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5 signs that new job offer is not right for you

Be wary of red flags – for example, if the hiring manager pressures you to accept the job, or is vague and evasive. (Envato Elements pic)

You’ve been busy updating your resumé, filling out applications, networking, and going to interviews. Now all your hard work has paid off: you’ve received a job offer! So why aren’t you more excited about it?

Following your gut is important. If the prospect of joining the company you’ve interviewed for fills you with anxiety or unease, there may be a good reason.

Here are five reasons you may want to consider turning down a new position that has been offered to you.

1. The pay isn’t good enough

With your job offer, you should have an overview of work hours, pay, benefits, vacation days and more. If what the company is offering isn’t competitive – especially when it comes to salary – and you’ve seen other firms with much better deals, take note.

While businesses have been hit hard in the last few years, it should be even more reason for them to invest in skilled workers.

So, consider your worth and what other companies will pay you. If they don’t meet your expectations, it’s best to turn them down. Otherwise, you might feel underappreciated, underpaid, and resentful after a few months.

Of course, if the position or organisation is one you really wish to sign up for and you can live with the lower pay, there is nothing wrong with saying yes.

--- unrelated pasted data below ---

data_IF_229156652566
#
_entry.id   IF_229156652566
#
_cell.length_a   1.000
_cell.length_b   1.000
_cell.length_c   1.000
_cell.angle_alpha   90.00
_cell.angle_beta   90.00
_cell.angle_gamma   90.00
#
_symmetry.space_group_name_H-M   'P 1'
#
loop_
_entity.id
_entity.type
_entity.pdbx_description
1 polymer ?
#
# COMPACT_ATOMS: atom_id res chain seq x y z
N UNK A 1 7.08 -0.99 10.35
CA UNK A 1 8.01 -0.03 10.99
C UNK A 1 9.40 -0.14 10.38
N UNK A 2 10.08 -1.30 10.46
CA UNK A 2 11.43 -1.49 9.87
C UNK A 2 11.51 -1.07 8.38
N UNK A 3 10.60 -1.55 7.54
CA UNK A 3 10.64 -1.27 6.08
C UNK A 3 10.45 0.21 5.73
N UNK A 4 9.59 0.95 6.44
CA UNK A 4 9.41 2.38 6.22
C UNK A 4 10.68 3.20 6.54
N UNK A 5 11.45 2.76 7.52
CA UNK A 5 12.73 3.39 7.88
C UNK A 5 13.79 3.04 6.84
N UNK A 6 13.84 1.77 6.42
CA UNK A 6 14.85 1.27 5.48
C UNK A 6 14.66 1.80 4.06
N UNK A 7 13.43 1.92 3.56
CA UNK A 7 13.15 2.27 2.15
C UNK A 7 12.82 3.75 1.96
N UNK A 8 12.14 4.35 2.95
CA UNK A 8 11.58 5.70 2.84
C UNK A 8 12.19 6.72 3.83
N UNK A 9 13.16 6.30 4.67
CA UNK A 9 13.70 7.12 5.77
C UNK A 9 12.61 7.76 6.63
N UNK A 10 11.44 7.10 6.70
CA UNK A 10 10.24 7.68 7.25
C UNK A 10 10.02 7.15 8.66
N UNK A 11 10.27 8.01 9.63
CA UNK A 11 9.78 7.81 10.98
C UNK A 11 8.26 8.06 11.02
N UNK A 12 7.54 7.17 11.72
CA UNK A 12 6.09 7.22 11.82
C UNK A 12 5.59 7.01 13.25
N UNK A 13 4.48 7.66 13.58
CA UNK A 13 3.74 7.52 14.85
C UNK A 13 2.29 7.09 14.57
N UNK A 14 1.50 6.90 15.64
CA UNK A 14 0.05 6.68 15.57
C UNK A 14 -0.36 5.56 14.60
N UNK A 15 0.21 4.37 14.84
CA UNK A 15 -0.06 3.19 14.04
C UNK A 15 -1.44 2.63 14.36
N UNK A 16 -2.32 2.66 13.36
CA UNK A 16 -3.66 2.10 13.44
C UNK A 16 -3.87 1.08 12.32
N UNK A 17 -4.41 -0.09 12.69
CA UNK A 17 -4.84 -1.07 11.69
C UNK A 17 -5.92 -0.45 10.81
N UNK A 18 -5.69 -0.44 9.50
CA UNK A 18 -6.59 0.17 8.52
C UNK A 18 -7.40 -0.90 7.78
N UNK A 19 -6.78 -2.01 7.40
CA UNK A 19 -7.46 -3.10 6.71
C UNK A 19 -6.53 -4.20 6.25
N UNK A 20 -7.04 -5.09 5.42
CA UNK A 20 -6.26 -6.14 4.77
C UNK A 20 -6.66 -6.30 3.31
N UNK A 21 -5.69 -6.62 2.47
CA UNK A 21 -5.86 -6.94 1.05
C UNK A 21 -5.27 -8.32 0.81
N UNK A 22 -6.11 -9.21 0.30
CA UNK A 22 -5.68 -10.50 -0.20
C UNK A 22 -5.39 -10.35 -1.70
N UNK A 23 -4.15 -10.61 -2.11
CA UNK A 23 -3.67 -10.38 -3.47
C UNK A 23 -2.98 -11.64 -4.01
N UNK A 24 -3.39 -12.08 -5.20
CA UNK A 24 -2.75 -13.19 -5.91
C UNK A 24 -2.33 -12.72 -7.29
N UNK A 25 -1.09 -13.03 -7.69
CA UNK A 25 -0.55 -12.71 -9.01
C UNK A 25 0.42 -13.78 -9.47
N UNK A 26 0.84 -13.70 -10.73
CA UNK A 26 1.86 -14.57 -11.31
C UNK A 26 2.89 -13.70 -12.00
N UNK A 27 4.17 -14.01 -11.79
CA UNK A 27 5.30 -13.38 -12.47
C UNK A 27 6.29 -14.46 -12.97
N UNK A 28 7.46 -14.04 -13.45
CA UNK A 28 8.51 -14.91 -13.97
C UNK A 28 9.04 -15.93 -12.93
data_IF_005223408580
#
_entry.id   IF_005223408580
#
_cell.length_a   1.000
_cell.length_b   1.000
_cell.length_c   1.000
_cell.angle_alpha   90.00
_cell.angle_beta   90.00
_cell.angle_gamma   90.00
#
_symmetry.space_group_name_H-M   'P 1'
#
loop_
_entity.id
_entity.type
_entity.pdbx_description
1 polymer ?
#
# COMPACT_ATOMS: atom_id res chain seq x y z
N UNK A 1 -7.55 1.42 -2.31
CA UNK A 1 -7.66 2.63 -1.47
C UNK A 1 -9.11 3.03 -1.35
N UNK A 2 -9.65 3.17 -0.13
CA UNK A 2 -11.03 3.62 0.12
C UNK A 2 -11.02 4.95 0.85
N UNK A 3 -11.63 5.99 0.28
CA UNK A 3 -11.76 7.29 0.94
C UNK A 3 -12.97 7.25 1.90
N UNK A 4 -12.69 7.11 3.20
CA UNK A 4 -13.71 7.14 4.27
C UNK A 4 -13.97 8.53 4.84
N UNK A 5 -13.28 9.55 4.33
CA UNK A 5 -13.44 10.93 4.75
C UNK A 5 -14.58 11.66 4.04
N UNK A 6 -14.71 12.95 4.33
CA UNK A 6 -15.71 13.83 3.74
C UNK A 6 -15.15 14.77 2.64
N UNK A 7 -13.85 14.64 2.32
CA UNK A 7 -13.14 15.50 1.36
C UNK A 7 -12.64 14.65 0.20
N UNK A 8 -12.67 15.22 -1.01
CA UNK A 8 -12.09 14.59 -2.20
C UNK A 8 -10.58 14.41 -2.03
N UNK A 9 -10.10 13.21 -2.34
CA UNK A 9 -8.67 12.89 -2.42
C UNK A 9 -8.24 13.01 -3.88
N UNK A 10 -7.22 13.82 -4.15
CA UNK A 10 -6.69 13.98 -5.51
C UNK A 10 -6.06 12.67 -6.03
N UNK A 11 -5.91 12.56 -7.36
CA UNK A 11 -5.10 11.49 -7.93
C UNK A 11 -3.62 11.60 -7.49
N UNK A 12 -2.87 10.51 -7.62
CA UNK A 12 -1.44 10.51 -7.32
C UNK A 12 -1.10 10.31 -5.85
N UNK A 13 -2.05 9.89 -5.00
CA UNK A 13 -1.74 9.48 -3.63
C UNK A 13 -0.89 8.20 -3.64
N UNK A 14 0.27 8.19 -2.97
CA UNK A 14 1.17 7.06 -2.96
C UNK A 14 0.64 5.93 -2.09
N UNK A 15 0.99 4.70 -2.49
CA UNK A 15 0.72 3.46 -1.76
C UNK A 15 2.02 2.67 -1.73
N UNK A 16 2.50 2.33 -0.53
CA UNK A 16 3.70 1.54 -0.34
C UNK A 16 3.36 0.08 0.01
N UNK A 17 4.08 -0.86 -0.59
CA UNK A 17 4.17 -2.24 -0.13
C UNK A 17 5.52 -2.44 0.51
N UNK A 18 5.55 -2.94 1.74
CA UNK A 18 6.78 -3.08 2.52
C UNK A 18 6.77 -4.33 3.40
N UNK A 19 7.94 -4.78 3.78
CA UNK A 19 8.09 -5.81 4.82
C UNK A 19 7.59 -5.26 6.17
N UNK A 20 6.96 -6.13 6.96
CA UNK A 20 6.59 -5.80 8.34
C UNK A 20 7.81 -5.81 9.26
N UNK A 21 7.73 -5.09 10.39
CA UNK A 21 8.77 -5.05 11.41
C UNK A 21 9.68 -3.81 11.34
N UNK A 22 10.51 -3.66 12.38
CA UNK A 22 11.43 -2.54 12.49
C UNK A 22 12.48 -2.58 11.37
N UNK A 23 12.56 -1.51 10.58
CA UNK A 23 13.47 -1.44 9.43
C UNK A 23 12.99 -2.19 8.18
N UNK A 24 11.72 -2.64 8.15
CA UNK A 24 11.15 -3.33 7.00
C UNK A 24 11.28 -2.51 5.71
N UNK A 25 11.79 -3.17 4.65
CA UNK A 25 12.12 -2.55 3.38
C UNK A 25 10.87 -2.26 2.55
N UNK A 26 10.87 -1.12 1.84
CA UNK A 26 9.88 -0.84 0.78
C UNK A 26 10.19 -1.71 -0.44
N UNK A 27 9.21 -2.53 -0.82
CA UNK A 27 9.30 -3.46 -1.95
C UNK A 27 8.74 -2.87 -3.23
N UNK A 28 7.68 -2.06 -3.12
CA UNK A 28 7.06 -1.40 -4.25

2. No opportunity for growth

No matter your age, it’s important to keep your career moving forward. If you can’t learn and grow on the job, it can quickly get repetitive and boring.

So, look for a company that allows you to move up and learn new skills, branch out and work in different parts of the organisation, or take on new classes and training programmes.

It’s also good to know that you might get promoted in the future. This is harder with higher-level jobs, but there should always be room for advancement.

If you’ve been given a job offer that feels like a dead end with no talk of career growth, it’s probably best for your future self to turn it down.

Before accepting, make sure the firm’s values align with yours and you’re happy with the terms of their offer. (Envato Elements pic)

3. Mismatched ideals

You can learn more about the company’s mission, vision, and values from the job description, company website, and the interview itself. If you don’t agree with these, it’s not the right fit for you.

You should, after all, be excited about the work you do every day and the difference your company makes in the world. So, if you care about the planet, you might not want to work for a company that actively hurts the environment.

4. Boss gives you a hard time

Is your prospective employer already putting pressure on you to take the job offer or move on? A company that is desperate to fill a position may not be interested in your experience or what you can bring to the firm .

Hence, if you feel like you have to make a choice quickly, it’s a big red flag. You should reject the offer and look for an organisation that values you and your specific skills.

5. Indecision or lack of clarity

During the interview, you’ll have the chance to ask your own questions. It is of utmost concern if the interviewer is vague or secretive at any point.

If the hiring manager doesn’t wish to talk about aspects of the job, perks, pay, remote-work arrangements or anything else, it’s likely they have something to hide. That means you should definitely say no.

With all the above, make sure you tell them no politely and in a fair amount of time. And even if you turn down their offer, you should send them a follow-up email thanking them for their time and for meeting with you.

This article was originally written by Anisa Aznan for, an online job site that specialises in providing jobseekers with the latest job opportunities by matching talented individuals with reputable companies in Malaysia. Find your dream job with over 40,000 job vacancies in Malaysia.